Lung transplantation for lymphangioleiomyomatosis: the European experience

J Heart Lung Transplant. 2009 Jan;28(1):1-7. doi: 10.1016/j.healun.2008.09.014.


Background: Lung transplantation has been accepted widely as therapy for end-stage pulmonary lymphangioleiomyomatosis (LAM); however, single-center and national experience is limited due to the rarity of LAM.

Methods: We report the recent European experience of lung transplantation for LAM. A self-administered questionnaire was distributed to 30 European lung transplant centers to evaluate patients who underwent primary lung transplantation for LAM (1997 to 2007).

Results: Seventy percent of centers responded to the questionnaire. A total of 61 lung transplants were undertaken in women only, with mean age at transplant 41.3 years (SD 5.1). Centers performed a median of 2 (0 to 9) transplant operations. Severe pleural adhesions were the most common intra-operative complication. Early deaths (N = 6) were due to primary graft or multiple-organ failure or sepsis. Twelve recipients were diagnosed with bronchiolitis obliterans syndrome at a median of 20 months (range 10 to 86 months) post-transplant. LAM-related complications included renal angiomyolipoma and pneumothorax in the native lung. Recurrence of LAM occurred in 4 recipients. As of December 2007, actuarial Kaplan-Meier survival was 79% at 1 year and 73% at 3 years post-transplant.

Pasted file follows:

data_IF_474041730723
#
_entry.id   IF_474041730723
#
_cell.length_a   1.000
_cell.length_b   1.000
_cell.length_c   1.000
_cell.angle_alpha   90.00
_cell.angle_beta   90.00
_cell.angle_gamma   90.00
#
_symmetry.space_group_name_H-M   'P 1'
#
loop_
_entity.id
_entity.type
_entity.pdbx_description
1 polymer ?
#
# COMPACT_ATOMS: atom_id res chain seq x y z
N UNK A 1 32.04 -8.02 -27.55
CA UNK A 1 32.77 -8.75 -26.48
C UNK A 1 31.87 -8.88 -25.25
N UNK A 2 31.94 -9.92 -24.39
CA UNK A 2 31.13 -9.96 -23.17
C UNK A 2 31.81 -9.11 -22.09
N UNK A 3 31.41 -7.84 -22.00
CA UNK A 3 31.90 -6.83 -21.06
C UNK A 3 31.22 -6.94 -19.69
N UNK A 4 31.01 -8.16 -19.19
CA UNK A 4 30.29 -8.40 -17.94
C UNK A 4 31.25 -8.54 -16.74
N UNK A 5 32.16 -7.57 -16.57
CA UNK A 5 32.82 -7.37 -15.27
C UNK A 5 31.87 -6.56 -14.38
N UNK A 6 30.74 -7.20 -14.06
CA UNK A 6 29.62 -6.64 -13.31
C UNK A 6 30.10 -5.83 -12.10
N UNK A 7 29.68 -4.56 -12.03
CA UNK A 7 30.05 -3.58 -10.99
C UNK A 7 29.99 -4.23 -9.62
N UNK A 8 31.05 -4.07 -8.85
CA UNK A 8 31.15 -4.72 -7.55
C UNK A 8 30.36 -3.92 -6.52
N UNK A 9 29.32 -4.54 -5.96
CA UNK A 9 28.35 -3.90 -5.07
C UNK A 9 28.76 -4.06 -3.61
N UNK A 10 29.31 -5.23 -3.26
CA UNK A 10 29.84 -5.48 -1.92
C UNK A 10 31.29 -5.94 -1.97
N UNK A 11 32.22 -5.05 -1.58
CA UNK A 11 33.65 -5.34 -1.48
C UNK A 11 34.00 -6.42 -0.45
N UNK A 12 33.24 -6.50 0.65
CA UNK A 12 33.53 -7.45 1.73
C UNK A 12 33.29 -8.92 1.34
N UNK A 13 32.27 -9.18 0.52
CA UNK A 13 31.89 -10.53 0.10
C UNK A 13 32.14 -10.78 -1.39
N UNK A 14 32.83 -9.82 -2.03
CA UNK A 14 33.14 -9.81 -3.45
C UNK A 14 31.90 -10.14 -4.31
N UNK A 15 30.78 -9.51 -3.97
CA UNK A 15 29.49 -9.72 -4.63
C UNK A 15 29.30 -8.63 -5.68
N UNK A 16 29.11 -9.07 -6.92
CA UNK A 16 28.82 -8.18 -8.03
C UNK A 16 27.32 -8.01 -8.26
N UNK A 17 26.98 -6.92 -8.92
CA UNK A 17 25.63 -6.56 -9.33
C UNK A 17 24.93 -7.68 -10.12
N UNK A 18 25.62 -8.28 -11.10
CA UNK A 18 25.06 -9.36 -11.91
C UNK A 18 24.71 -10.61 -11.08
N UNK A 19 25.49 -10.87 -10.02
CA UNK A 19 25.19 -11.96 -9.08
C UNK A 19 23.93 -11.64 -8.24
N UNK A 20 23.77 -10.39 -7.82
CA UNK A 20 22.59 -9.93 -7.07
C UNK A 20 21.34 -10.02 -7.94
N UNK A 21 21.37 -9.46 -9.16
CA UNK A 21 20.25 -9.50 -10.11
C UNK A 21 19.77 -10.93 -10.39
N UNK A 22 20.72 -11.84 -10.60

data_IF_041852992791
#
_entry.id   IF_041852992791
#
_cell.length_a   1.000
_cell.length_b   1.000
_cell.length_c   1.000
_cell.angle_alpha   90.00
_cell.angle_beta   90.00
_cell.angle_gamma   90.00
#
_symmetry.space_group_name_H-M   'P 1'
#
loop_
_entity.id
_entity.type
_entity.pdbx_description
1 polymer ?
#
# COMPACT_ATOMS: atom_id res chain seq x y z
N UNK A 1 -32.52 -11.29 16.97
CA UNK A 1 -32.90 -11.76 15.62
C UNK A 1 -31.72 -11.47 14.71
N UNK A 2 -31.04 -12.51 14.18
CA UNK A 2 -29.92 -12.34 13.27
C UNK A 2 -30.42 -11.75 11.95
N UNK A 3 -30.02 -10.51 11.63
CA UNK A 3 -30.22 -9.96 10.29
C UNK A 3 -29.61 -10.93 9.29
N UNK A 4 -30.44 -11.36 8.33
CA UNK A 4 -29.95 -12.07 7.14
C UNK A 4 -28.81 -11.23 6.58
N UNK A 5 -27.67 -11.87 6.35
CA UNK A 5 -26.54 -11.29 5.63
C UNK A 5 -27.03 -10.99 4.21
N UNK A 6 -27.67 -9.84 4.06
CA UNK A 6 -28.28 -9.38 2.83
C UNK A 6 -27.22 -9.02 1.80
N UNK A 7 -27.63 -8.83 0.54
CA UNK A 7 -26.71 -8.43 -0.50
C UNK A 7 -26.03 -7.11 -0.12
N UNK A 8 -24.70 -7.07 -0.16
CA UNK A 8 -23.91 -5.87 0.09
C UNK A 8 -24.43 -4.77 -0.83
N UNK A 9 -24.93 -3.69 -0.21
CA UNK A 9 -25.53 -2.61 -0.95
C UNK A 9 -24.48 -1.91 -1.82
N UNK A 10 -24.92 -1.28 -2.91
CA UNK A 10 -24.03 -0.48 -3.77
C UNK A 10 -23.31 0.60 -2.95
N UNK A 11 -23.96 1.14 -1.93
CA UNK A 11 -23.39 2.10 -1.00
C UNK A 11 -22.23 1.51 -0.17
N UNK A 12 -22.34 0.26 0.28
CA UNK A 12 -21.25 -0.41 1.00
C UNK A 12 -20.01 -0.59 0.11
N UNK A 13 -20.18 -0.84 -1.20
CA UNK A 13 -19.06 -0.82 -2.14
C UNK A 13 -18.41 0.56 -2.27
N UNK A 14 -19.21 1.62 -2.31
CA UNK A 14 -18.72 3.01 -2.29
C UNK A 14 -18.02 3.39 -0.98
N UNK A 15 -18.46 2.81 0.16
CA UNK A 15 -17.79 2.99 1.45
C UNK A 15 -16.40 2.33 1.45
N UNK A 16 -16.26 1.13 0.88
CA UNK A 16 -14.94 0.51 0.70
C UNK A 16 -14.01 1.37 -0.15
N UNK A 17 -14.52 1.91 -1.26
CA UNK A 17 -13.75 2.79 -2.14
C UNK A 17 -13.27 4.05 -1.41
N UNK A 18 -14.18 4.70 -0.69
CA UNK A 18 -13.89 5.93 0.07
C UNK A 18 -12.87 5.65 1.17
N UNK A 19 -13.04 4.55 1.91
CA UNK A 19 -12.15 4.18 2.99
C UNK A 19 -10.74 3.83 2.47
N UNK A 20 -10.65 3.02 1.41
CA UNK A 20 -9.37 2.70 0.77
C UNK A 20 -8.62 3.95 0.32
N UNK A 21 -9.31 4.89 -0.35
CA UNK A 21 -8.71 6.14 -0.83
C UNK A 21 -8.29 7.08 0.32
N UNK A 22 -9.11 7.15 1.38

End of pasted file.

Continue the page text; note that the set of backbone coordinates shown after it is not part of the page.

Conclusions: Post-transplant outcome for pulmonary LAM in the recent era appears to have improved compared with the previous era. LAM-related complications remain common, but recurrence of LAM in the allograft is rare.

Publication types

  • Multicenter Study

MeSH terms

  • Adult
  • Cause of Death
  • Drug Therapy, Combination
  • Europe
  • Exercise Test
  • Female
  • Forced Expiratory Volume
  • Humans
  • Immunosuppressive Agents / therapeutic use
  • Intraoperative Complications / classification
  • Intraoperative Complications / epidemiology
  • Lung Diseases / epidemiology
  • Lung Neoplasms / surgery*
  • Lung Transplantation / mortality
  • Lung Transplantation / physiology*
  • Lymphangiosarcoma / surgery*
  • Respiratory Function Tests
  • Surveys and Questionnaires
  • Survival Analysis
  • Tissue Adhesions / epidemiology
  • Treatment Outcome


  • Immunosuppressive Agents